The combination of Sukarno's stubborn consistency and pressures from the United Nations and the USA, the Dutch eventually recognized the independence of their colony in 1949.
Sukarno and the image of Bali
Born from a Balinese woman had prepared Sukarno's a special place in Bali, and for the Balinese. Yet during the first decade of independence, the conflicts between the nationalist republicans -non-cooperative to the Dutch— and the loyalist or federalists -the former Dutch collaborators— still occurred. It was still hard to many Balinese to consider themselves as citizens of the newly born Republic, especially because of their particular customs, religion and culture. In 1958, however, the island was officially made a province of the Republic of Indonesia with its own governor.
Unlike the Dutch who wanted to preserve Bali from the
influence of modernity, the Balinese nationalists spread the positive aspects of progress
and education. They refused to treat Balinese society as a 'living museum'. The
Sukarno-backed first governor of Bali, Anak Agung Bagus Suteja, prohibited women to expose
their breast in public, and forbade tourists taking photos of bare-breasted women.
Suteja's decision reflected to a certain extent the determination of Indonesians to create
a modern image for their country. In many respects, this was due to Sukarno's influence,
as Suteja was appointed against the wish of the regional parliament, which was still
dominated by the federalists.
But neither the nationalists nor federalists could deny the importance of tourism for Bali. In 1963 Sukarno decided to build an International Airport and a 300-rooms hotel, which became the Bali Beach Hotel, which was opened after his overthrow. Sukarno, however, is better reminded in Bali for his role in the fields of the arts and culture.
Sukarno the Arts Lover
Sukarno's presidential collection amounted to more than 2000 paintings. He often claimed that if he hadn't been president, he would have liked to become a painter. And he painted indeed, mostly water color on paper. As a young journalist of Pikiran Rakyat in Bandung, he had also been a cartoonist.
In his presidential palace, Sukarno would often take his guests around for a show of his collection of paintings or sculptures. Be they ministers or president, film stars, or diplomatic officials, this was the introduction to serious business. He was keener than even the artist to explain the meaning of a painting. In 1946, when the country was barely one year old, Sukarno officially opened an exhibition of the works of Hendra Gunawan in Jogyakarta. The painter was a personal friend, as were other famous artists like Sudjojono, Affandi, Basuki Abdullah and Dullah.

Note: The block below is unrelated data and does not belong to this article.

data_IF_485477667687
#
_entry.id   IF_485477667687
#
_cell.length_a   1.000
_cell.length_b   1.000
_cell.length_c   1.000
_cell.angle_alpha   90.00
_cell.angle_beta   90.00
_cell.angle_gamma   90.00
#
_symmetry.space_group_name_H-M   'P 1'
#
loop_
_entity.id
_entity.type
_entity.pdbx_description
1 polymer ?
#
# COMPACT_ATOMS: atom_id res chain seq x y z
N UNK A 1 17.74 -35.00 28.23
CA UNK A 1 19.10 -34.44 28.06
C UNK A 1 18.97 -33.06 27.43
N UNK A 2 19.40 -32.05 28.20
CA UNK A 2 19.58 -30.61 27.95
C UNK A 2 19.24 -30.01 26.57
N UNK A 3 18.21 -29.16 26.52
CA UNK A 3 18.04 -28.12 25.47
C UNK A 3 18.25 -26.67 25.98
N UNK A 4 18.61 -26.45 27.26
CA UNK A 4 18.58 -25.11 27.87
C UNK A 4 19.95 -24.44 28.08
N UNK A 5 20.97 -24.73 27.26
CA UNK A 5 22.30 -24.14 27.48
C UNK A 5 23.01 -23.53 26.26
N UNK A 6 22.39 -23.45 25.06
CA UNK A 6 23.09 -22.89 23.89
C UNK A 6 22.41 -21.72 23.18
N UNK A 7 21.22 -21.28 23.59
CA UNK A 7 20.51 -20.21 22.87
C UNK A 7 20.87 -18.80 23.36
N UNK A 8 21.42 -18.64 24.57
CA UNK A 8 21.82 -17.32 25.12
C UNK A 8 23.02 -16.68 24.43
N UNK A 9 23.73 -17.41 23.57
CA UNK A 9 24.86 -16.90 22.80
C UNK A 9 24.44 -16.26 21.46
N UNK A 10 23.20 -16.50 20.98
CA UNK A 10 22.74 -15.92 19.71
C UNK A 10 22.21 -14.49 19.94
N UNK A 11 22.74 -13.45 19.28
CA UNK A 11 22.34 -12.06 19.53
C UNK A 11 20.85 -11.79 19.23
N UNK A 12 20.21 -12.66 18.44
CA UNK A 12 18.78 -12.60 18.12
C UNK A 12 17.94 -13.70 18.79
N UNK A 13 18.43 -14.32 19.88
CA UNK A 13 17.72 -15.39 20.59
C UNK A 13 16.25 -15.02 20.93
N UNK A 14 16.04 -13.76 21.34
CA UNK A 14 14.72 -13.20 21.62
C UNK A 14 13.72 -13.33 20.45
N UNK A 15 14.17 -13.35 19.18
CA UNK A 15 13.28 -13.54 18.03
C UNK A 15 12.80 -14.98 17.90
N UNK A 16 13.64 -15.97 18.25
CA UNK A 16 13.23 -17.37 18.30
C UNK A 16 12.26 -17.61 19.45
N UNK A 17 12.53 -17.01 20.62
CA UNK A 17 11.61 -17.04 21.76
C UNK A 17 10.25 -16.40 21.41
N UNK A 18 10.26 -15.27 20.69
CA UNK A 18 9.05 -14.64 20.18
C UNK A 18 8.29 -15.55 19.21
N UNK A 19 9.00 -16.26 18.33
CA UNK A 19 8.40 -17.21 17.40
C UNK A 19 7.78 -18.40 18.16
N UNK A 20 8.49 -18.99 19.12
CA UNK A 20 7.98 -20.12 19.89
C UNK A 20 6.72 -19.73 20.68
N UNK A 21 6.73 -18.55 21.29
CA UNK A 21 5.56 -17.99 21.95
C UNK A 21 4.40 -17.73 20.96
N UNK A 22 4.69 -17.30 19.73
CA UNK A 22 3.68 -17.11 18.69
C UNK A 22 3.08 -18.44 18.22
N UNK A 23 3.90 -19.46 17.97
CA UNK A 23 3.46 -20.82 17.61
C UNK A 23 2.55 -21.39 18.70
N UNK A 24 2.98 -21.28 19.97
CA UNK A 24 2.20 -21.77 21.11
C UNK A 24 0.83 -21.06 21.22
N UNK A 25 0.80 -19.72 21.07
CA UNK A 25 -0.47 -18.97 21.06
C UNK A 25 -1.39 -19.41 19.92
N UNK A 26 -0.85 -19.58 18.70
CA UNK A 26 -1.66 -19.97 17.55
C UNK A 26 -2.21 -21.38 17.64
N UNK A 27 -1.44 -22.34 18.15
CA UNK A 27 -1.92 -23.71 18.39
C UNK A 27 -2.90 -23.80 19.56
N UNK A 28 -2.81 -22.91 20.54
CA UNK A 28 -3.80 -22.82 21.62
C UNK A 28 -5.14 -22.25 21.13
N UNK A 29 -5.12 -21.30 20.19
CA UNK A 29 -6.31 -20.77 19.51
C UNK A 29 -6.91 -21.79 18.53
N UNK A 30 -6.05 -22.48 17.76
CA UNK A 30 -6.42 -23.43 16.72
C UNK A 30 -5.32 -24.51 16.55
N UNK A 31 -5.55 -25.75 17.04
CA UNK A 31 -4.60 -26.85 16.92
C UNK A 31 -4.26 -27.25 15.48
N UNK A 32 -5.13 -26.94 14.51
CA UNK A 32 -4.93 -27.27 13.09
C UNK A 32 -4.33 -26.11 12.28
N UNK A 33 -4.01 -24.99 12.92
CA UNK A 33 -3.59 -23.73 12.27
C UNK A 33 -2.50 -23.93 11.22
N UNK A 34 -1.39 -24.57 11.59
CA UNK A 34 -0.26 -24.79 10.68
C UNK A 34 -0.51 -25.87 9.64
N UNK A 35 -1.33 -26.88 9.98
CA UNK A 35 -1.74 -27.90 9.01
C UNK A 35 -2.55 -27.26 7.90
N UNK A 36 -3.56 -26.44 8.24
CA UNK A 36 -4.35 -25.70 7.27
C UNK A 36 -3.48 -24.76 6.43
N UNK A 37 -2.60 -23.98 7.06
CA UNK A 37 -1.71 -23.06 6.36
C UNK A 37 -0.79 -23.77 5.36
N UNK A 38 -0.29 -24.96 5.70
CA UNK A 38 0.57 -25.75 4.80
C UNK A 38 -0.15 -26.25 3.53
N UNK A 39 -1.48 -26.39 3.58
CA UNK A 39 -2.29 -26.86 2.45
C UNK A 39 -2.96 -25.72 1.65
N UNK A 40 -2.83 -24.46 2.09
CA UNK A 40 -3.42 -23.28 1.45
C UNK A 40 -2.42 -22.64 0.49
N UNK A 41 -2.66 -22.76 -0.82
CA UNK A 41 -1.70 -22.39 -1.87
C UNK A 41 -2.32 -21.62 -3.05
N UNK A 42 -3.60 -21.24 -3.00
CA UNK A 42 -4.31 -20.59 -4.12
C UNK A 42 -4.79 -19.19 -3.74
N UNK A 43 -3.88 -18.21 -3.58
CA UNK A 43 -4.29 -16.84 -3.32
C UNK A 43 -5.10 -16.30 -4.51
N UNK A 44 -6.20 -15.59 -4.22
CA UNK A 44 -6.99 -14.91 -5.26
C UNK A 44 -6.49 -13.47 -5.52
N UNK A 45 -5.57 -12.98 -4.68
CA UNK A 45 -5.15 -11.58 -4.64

Unlike gallery owners of the days, who often acted as boss to
the artists, Sukarno treated them as equal to politicians, bureaucrats or other
professions. Not did he like the works, he was also appreciative to the creators. He even
appointed an artist, Henk Ngantung, as governor of Jakarta. In Bali painters like Ida
Bagus Made Poleng or Sobrat could any time visit him at the Tampak Siring presidential.
With regard to taste, however, according to Jean Couteau, an art-critic, Sukarno did not
understand the complexity of Balinese paintings.
In his memoir, Dr. AAM Jelantik reveals how Sukarno was appreciative of the arts. Having heard that Peliatan music and dance club of Peliatan had a wonderful dancer, he came incognito to Djelantik's wedding anniversary, at which the dancer was performing. In another episode, Djelantik says how Sukarno brought Javanese dancers to perform dances in front of the Balinese public. It was a sort of exchange program, set up to render Indonesians appreciative of each other' cultures.
Since Sukarno's mother was Balinese he had a special affinity toward the island. He had a palace and a large stage for art performances built on one of the most beautiful spots in Bali. It was built on the same location as the old colonial government's guest house, perched on a steep hill above the charming Tampaksiring temple complex. From this ideal position he had a bird's eye view over the public bathing just outside the temple. He delighted seeing the fresh water from the nearby holy spring splash profusely over the bathing women's naked bodies.
Sukarno had a big collection of nude paintings. After his
fall, these paintings were hidden by Tien Suharto, his successor's stern wife. She had
them up in a presidential storeroom. They were considered valuable only as pornographic
Indeed, Sukarno and women are inseparable as gossip partners. Handsome, smart sympathetic and a president, he attracted many women. He had as many as six wives, and gossips said that he had uncountable lovers.
Text by Benito Lopulalan and Asep Kurniawan.